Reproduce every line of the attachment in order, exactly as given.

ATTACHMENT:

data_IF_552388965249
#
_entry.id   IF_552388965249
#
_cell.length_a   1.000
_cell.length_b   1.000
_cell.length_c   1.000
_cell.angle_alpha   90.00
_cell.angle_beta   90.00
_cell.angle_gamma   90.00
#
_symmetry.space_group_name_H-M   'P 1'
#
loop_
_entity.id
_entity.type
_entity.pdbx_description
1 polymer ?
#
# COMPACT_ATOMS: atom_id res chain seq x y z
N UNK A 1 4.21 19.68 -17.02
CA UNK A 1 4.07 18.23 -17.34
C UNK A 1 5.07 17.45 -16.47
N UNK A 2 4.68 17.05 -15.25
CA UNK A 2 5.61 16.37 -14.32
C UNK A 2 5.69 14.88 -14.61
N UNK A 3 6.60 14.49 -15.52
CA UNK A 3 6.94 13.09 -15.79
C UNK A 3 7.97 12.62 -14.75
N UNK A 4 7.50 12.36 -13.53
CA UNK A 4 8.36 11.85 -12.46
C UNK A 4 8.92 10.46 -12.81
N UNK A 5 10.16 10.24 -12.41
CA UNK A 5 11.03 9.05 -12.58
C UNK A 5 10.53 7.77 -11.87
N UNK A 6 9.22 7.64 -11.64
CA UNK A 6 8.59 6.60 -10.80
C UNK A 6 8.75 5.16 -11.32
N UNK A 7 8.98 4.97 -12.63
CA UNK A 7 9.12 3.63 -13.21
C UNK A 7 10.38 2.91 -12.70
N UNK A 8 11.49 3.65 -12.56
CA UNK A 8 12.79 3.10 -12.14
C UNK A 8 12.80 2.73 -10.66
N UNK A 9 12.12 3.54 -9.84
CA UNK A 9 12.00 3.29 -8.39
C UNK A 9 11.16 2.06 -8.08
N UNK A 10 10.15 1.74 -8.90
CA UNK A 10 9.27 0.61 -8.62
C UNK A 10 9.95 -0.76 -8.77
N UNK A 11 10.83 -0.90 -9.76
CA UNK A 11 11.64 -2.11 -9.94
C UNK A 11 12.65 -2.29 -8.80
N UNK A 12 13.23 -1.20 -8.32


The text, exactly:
data_IF_552388965249
#
_entry.id   IF_552388965249
#
_cell.length_a   1.000
_cell.length_b   1.000
_cell.length_c   1.000
_cell.angle_alpha   90.00
_cell.angle_beta   90.00
_cell.angle_gamma   90.00
#
_symmetry.space_group_name_H-M   'P 1'
#
loop_
_entity.id
_entity.type
_entity.pdbx_description
1 polymer ?
#
# COMPACT_ATOMS: atom_id res chain seq x y z
N UNK A 1 4.21 19.68 -17.02
CA UNK A 1 4.07 18.23 -17.34
C UNK A 1 5.07 17.45 -16.47
N UNK A 2 4.68 17.05 -15.25
CA UNK A 2 5.61 16.37 -14.32
C UNK A 2 5.69 14.88 -14.61
N UNK A 3 6.60 14.49 -15.52
CA UNK A 3 6.94 13.09 -15.79
C UNK A 3 7.97 12.62 -14.75
N UNK A 4 7.50 12.36 -13.53
CA UNK A 4 8.36 11.85 -12.46
C UNK A 4 8.92 10.46 -12.81
N UNK A 5 10.16 10.24 -12.41
CA UNK A 5 11.03 9.05 -12.58
C UNK A 5 10.53 7.77 -11.87
N UNK A 6 9.22 7.64 -11.64
CA UNK A 6 8.59 6.60 -10.80
C UNK A 6 8.75 5.16 -11.32
N UNK A 7 8.98 4.97 -12.63
CA UNK A 7 9.12 3.63 -13.21
C UNK A 7 10.38 2.91 -12.70
N UNK A 8 11.49 3.65 -12.56
CA UNK A 8 12.79 3.10 -12.14
C UNK A 8 12.80 2.73 -10.66
N UNK A 9 12.12 3.54 -9.84
CA UNK A 9 12.00 3.29 -8.39
C UNK A 9 11.16 2.06 -8.08
N UNK A 10 10.15 1.74 -8.90
CA UNK A 10 9.27 0.61 -8.62
C UNK A 10 9.95 -0.76 -8.77
N UNK A 11 10.83 -0.90 -9.76
CA UNK A 11 11.64 -2.11 -9.94
C UNK A 11 12.65 -2.29 -8.80
N UNK A 12 13.23 -1.20 -8.32